It's interesting to not find any mention of reproducibility here. Reproducible builds are important. Similarly, it's interesting to read such a spirited defense of closed-source users in the context of the disruption that they cause to the ecosystem, since one of the important parts of Free Software is forcing closed-source users to obey social norms, including sharing patches with the community and keeping their system dependencies up-to-date.

Popularity contests are silly. At some point, somebody who knows how to use Nix or Guix will figure out how to build enough of their needs reproducibly, and that will be the point at which they can start to exit the entire problem of dealing with language-specific package management.

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fare commented Jan 22, 2022

SBCL incompatibly changed the semantics of the publicly exported function quit, and broke every program that quits with very little heads up, no multi-year warning strategy, no patch sent to anyone, etc. After six years, it looks like quit was reinstated or something.

And then, if we are to consider internals that change without warning at the drop of a hat, despite having users (including ASDF): :sb-eval, of internal data-structures such as sb-c::compiler-error-context, of funcall keyword argument warnings, backtrace, etc. I don't think the changes as such are unwarranted for, but the total lack of concern for users, etc., is callous when smaller changes than that in ASDF with plenty of warnings and patches sent to users lead to insults and more.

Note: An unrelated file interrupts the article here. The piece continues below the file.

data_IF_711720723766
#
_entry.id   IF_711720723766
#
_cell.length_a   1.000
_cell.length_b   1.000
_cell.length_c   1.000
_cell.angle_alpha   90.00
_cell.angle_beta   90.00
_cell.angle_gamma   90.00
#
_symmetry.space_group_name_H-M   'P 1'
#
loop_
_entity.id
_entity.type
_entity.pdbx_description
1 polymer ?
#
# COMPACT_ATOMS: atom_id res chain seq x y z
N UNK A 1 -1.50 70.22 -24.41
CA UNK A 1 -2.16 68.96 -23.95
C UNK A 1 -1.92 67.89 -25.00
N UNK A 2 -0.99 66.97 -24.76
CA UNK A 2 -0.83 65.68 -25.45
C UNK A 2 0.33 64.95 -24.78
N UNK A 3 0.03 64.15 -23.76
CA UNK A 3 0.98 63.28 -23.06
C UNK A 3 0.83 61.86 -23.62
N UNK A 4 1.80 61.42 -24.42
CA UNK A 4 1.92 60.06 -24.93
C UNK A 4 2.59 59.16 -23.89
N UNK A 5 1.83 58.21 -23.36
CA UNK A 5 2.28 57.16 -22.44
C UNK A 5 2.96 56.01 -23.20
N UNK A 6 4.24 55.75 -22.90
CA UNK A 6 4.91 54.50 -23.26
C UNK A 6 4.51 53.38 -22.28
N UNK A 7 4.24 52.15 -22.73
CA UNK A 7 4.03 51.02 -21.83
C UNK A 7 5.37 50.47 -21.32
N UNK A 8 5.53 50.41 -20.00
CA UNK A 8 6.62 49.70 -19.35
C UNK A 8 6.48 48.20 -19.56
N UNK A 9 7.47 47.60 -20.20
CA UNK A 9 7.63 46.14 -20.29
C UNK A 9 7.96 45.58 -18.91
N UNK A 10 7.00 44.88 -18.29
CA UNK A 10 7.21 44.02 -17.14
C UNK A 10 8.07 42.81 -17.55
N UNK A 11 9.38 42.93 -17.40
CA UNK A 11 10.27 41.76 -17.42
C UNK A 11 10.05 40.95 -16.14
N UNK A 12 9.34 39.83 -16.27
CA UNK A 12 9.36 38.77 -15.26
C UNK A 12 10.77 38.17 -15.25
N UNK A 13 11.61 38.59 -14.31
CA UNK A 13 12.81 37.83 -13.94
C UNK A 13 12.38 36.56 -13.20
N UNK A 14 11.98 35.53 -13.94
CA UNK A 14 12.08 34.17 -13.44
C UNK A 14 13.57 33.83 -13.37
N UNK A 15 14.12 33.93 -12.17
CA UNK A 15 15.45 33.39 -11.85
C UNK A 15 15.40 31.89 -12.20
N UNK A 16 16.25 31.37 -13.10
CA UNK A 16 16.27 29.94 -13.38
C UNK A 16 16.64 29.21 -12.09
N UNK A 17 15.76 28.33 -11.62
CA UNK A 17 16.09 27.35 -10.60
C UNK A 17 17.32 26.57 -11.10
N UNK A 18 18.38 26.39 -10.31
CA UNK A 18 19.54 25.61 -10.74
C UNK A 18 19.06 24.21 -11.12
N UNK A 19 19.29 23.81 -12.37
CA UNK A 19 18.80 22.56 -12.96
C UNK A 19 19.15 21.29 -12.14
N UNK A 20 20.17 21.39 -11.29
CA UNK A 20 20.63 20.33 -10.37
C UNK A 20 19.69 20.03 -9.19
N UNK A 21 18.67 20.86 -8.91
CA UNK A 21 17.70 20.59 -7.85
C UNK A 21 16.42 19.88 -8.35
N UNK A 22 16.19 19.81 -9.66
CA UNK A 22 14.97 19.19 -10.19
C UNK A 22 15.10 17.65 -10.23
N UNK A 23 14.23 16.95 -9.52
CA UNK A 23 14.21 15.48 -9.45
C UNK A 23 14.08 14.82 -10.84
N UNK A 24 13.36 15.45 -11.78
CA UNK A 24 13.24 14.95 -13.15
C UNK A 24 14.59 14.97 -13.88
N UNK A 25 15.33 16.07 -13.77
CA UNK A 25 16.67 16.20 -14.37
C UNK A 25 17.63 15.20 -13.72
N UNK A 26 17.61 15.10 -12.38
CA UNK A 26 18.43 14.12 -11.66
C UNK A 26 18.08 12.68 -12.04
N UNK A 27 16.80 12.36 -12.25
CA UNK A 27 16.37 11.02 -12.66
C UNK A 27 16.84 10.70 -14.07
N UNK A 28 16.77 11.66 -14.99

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remexre commented Jan 22, 2022


At some point, somebody who knows how to use Nix or Guix will figure out how to build enough of their needs reproducibly, and that will be the point at which they can start to exit the entire problem of dealing with language-specific package management.

Nix isn't particularly relevant to ASDF, it's relevant to Quicklisp, which isn't at issue here. Unlike the equivalent tools of many other language ecosystems, ASDF and Quicklisp are maintained separately, and it's very possible to use any package in the ecosystem with ASDF without ever having installed Quicklisp, if you're willing to download tarballs yourself.

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SBCL incompatibly changed the semantics of the publicly exported function quit, and broke every program that quits with very little heads up, no multi-year warning strategy, no patch sent to anyone, etc. After six years, it looks like quit was reinstated or something.